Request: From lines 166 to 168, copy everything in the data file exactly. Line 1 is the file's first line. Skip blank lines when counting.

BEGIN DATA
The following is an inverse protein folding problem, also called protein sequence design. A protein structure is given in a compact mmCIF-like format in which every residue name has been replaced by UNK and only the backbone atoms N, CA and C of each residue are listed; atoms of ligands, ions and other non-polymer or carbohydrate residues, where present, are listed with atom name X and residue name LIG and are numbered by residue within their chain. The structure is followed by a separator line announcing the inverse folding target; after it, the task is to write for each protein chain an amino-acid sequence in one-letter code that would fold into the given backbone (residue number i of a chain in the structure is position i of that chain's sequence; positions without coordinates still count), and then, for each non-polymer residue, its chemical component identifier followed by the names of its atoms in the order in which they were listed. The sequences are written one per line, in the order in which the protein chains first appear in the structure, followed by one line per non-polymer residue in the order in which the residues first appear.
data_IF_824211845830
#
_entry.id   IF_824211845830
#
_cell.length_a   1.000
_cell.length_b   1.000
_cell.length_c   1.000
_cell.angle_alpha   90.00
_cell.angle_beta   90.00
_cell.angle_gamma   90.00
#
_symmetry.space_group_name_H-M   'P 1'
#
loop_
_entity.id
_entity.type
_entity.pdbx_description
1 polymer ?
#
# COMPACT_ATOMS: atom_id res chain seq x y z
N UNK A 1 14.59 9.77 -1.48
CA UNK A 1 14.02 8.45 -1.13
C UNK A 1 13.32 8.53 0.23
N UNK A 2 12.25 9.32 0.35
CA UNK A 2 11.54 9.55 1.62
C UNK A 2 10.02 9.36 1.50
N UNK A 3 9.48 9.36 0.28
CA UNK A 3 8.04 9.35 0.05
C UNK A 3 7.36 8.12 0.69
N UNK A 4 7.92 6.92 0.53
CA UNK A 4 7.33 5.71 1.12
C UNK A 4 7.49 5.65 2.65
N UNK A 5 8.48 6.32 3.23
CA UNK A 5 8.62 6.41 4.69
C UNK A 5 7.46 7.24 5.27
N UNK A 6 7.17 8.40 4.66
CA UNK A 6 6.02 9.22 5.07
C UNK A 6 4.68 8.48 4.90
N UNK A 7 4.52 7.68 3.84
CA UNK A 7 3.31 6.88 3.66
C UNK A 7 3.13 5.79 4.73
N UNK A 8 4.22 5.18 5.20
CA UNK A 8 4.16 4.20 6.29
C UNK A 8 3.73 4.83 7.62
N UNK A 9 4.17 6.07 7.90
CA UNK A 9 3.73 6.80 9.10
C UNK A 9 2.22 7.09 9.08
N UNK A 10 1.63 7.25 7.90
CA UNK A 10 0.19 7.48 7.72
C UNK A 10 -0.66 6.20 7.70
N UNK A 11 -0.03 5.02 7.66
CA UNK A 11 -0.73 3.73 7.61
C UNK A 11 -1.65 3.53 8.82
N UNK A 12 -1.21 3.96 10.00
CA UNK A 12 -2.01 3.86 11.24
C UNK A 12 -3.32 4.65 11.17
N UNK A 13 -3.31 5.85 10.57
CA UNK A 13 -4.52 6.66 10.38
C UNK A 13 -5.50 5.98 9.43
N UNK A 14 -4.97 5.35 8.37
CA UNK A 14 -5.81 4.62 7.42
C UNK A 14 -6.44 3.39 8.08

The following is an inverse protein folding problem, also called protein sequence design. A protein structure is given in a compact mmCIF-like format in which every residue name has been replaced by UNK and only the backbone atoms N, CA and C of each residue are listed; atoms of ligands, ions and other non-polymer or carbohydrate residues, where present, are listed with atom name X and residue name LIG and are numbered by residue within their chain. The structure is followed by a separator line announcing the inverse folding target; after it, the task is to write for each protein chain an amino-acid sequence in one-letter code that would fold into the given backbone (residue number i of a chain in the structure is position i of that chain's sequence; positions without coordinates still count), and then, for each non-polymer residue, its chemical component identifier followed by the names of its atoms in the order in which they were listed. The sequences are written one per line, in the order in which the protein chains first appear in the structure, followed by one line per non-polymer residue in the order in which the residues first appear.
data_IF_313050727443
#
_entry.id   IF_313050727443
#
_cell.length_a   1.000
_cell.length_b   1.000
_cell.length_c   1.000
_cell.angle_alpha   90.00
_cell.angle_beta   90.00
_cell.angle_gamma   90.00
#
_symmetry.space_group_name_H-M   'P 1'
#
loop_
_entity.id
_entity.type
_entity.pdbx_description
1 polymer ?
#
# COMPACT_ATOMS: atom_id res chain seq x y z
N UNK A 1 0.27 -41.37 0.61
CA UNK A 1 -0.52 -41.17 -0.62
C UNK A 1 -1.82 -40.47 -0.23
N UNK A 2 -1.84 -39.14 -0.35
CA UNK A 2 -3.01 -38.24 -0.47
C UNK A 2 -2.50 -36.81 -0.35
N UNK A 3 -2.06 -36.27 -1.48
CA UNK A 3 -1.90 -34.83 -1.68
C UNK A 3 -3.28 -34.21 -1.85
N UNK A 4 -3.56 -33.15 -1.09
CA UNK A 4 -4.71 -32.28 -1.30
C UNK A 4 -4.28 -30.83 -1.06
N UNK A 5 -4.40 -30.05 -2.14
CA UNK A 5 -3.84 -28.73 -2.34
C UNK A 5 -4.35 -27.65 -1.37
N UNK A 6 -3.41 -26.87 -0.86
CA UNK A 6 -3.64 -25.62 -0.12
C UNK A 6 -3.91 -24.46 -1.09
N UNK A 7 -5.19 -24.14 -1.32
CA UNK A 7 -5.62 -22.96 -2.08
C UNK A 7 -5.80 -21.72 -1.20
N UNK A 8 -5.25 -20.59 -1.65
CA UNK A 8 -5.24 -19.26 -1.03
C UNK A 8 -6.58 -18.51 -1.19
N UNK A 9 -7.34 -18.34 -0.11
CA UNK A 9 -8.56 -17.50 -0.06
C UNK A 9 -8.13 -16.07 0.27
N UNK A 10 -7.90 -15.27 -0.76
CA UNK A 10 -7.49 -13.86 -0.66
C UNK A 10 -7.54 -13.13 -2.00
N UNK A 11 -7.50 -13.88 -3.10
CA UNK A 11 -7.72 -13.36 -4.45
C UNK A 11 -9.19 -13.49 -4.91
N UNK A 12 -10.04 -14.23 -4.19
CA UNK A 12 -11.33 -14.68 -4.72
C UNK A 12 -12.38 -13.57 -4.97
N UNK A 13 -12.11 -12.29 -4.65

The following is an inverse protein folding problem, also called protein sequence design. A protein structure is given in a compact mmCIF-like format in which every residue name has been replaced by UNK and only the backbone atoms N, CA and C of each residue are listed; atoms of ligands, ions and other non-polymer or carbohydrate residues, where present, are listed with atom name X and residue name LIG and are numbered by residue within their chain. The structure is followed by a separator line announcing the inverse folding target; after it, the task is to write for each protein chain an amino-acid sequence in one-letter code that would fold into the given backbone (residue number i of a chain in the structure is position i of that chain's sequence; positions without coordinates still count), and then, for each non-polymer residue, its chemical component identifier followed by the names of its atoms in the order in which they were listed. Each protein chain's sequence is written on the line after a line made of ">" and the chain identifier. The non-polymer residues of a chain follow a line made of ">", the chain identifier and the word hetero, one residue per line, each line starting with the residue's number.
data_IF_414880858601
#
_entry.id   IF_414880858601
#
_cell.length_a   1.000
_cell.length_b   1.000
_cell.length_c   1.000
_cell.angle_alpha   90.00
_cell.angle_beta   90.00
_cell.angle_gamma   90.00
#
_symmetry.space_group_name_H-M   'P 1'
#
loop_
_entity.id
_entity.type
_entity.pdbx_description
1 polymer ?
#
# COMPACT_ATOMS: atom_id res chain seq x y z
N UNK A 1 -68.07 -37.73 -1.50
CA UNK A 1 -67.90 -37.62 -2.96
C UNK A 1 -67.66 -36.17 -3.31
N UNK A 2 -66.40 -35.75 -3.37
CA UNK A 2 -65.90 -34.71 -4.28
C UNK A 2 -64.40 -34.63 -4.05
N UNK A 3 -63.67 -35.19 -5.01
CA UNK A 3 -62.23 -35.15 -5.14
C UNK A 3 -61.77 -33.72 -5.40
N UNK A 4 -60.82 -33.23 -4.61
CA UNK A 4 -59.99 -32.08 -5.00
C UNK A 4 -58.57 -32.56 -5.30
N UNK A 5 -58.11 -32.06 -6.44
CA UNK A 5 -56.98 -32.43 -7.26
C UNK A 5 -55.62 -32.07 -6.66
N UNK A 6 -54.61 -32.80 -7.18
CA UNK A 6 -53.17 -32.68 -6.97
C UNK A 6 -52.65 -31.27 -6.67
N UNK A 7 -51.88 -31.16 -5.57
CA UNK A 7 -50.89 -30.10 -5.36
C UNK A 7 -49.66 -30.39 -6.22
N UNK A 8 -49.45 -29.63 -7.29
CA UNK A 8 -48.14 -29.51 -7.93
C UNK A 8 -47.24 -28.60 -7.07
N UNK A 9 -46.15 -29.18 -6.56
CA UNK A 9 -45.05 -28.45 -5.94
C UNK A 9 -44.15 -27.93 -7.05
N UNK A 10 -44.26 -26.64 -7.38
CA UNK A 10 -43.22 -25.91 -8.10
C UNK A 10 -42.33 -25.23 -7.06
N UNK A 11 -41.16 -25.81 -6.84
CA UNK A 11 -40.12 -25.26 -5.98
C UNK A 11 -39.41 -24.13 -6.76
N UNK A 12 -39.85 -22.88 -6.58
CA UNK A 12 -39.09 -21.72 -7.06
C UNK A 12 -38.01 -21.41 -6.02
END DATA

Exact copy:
C UNK A 8 -47.24 -28.60 -7.07
N UNK A 9 -46.15 -29.18 -6.56
CA UNK A 9 -45.05 -28.45 -5.94